This bottle is embossed with H.J. Heinz Co. on one side and Pittsbough, PA. on the other. Although Henry John Heinz had started marketing bottled horseradish as early as 1869 it was not until 1888 that his business assumed the name H.J. Heinz Company. The object that is in the collection has a rectangular base with chamfered (cut off) corners. This is a machine made bottle exhibiting a distinct value mark on the base. Within the use category of “food” “horseradish style” forms a sub category of bottle referred to as “bottle type” in the Parks Canada nomenclature. This style bottle may show a variety of base shapes. A patent finish is often present as on object 45K1765/M-42.
The dating on this particular example of the bottle type can be concisely bracketed between 1888 and 1909. It was in 1909 that the Heinz Co. began using square based bottles for its products. In the case of this horseradish style bottle the embossing makes all the difference when it comes to dating. Given that the bottle is embossed with the company name H.J Heinz we know that it was produced after 1888. As can be seen from old catalogs of Illinois Glass Company, bottles of this type continued to be manufactured beyond 1926.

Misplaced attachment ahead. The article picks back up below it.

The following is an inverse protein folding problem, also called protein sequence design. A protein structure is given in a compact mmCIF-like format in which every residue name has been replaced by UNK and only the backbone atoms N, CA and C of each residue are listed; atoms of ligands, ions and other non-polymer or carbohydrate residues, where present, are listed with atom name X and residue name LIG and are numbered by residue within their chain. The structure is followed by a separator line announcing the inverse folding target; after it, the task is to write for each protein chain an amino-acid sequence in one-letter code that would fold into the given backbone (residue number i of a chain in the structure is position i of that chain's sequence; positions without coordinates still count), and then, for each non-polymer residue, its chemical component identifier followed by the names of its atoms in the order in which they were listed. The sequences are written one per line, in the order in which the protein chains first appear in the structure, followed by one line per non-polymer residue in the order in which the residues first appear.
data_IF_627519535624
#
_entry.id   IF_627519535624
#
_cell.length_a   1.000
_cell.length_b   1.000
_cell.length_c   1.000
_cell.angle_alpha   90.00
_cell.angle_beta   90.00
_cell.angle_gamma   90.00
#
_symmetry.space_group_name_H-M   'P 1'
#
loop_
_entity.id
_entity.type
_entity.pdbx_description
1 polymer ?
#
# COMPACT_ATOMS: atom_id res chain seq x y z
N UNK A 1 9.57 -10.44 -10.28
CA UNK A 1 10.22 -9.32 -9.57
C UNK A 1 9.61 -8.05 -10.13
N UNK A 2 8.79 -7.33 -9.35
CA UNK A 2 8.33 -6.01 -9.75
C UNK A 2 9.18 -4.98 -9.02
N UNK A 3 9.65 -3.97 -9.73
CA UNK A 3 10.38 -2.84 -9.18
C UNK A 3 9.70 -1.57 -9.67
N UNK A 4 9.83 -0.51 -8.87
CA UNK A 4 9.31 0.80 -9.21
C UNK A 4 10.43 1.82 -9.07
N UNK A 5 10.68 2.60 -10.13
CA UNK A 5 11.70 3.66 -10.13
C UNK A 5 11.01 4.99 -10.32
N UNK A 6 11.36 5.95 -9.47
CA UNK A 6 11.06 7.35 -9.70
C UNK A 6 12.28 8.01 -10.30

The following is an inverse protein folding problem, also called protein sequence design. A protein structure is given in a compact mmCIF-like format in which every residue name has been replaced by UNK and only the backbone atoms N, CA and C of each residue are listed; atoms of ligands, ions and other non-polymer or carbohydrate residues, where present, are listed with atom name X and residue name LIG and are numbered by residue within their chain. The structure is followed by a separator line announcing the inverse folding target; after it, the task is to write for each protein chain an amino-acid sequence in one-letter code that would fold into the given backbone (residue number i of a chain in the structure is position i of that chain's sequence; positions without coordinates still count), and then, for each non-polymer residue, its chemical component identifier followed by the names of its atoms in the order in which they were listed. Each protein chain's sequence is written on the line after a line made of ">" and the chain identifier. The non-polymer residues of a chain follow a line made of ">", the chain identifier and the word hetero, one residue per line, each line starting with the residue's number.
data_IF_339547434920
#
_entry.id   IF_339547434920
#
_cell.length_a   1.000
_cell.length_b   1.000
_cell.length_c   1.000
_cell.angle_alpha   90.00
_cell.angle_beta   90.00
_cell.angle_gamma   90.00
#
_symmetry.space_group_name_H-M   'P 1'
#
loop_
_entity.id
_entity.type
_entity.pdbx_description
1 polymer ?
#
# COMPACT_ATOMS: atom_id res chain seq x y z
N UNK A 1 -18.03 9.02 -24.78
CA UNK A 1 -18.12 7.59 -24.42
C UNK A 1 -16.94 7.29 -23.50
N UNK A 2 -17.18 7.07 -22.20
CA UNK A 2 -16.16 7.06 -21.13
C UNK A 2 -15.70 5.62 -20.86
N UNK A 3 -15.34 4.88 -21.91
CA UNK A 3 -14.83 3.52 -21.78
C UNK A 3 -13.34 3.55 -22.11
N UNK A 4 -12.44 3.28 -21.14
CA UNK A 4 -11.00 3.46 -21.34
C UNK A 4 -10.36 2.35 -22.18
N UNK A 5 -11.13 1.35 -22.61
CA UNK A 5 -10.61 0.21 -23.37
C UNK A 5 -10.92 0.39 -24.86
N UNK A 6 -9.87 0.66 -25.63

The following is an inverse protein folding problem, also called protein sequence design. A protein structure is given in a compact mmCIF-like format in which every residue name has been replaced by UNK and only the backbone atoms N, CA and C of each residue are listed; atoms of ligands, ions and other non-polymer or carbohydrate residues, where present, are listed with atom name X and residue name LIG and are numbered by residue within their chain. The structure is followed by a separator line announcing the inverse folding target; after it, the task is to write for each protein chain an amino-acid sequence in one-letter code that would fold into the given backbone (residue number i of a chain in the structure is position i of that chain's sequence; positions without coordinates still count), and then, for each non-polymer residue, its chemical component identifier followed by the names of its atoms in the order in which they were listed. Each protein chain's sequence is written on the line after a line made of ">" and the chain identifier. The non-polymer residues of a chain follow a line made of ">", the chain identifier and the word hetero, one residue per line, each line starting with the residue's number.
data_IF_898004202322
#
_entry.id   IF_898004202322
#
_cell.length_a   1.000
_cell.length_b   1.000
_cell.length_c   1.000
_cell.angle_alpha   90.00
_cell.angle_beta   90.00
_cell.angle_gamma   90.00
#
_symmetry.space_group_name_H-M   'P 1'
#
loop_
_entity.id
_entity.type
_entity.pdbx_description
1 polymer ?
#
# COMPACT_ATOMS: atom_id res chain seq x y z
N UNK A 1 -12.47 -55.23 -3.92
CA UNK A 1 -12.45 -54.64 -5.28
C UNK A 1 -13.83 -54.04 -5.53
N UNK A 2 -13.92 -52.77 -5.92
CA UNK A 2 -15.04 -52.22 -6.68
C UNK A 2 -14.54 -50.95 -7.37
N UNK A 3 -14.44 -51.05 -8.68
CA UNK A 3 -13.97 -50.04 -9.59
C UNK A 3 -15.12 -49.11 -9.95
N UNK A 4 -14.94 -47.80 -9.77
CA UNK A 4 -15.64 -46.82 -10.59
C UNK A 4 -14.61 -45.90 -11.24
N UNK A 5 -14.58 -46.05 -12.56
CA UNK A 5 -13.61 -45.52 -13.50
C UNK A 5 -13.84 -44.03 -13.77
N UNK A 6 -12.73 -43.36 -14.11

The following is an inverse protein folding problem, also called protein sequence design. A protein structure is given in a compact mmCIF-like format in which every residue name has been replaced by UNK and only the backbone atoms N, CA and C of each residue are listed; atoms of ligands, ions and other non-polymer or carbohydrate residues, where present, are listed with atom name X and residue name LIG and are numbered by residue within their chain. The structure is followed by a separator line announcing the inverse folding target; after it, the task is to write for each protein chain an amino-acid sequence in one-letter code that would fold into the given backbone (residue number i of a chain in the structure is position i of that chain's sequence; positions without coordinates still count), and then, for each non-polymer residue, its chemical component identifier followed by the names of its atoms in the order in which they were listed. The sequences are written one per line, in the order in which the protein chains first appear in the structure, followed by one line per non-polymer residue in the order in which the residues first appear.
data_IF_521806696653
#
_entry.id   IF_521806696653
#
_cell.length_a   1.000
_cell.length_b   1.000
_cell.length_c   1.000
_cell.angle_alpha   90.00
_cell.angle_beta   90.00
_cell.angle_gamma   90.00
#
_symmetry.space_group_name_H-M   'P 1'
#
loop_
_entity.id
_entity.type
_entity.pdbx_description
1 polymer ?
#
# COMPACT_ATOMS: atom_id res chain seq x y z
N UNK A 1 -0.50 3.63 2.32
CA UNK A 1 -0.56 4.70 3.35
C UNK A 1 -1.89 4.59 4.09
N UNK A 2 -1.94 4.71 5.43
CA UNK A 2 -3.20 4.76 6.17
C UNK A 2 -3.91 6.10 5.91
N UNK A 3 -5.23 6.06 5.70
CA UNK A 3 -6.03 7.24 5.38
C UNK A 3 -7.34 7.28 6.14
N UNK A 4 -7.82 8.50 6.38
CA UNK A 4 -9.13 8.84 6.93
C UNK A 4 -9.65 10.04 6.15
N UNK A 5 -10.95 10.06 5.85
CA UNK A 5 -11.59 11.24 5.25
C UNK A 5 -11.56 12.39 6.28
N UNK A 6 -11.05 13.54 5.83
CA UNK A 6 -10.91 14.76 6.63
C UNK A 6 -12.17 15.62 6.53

On the left is an early bottle of Heinz’s horseradish. The bottle on the right is from sometime after 1892, when the H.J. Heinz Co. inaugurated its “57 Varieties” slogan.
Page from the Illinois Glass Company’s 1926 catalog.